Myles Johnson: Yeah, white supremacy isn’t necessarily genius or intelligent or even made to designed to keep a human being functioning. You know, um white supremacy canibalizes white folks all the time. White supremacy is is is the institution that is is to survive on itself. It’s to make sure white supremacy survives. So doesn’t matter who needs to die, what needs to happen along as long as um uh as long as the idea that whiteness is the best happens. And I feel like Mississippi is just ground zero for um those things happening. There’s nothing that we. And also there’s just nothing that we can advocate about Mississippi that won’t be better for everybody else in America. There’s nothing that we can get Mississippi to do or or to push Mississippi to do that won’t that won’t help every single um person. So the idea that like when say like if you if you’re helping a poor Black trans disabled person, if you’re if you’re if you’re helping that person then everybody else benefits. Same thing when you’re talking about the um the poor white folks in Mississippi and all that other stuff, I’m like, yeah, everything will be better when you when you when you when you talk about um deplatforming destabilizing white supremacy, everything gets better. Like everything is better. Water gets cleaner, air you like like, you know, everything. Place get safer. Everything gets better.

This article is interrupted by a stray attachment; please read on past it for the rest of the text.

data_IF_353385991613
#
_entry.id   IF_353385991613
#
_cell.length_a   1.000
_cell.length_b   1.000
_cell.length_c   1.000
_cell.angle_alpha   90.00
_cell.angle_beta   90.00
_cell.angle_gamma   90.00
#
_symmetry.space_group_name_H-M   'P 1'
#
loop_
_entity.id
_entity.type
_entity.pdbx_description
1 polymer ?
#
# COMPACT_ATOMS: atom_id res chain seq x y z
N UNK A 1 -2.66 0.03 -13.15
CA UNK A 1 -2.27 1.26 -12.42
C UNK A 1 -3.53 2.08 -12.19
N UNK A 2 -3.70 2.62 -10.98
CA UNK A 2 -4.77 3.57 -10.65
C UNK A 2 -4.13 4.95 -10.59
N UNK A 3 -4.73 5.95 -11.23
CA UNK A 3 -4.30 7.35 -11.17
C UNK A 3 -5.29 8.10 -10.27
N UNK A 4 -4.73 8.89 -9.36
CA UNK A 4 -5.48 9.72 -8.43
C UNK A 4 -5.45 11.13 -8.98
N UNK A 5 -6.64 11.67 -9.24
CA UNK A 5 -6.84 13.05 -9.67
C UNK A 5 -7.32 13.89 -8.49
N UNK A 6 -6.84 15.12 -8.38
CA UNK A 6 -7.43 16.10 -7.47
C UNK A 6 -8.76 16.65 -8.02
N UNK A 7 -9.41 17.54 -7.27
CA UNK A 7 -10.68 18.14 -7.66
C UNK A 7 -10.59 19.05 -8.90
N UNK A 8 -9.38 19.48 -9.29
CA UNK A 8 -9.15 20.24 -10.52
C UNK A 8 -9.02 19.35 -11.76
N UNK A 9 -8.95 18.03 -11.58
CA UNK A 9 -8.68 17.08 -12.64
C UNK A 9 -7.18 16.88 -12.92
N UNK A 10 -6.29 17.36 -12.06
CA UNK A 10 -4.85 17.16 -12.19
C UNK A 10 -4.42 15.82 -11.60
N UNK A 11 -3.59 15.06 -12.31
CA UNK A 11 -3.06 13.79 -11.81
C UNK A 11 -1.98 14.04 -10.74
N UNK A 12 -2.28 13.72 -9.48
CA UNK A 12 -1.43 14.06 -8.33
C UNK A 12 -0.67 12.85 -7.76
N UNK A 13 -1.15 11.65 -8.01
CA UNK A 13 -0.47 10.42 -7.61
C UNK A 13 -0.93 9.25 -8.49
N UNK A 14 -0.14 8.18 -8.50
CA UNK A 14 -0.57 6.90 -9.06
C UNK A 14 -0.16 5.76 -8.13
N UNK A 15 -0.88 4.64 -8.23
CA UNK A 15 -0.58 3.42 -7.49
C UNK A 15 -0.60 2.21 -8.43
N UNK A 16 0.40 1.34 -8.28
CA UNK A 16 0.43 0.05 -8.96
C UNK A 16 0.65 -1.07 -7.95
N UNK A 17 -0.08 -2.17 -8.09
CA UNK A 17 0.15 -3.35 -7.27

De’Ara Balenger: Well, speaking of racist, nonsensical people in power, we’re going to move this conversation to DeSantis. And now what is happening with the amp– the the application of you know these laws and policies he has on the books now about challenging critical race theory. So I saw this and I just. Wow. Because now we’re going to see, I think to Kaya’s earlier point around COVID and seeing the implications and the impact. Like, now we’re going to start to see how, like, all of this really comes to play um with all of this um anti critical race theory um stuff. So Roberto Clemente. Now, for those of you Afro-Latinos, listen, you know. Roberto Clemente is like [?].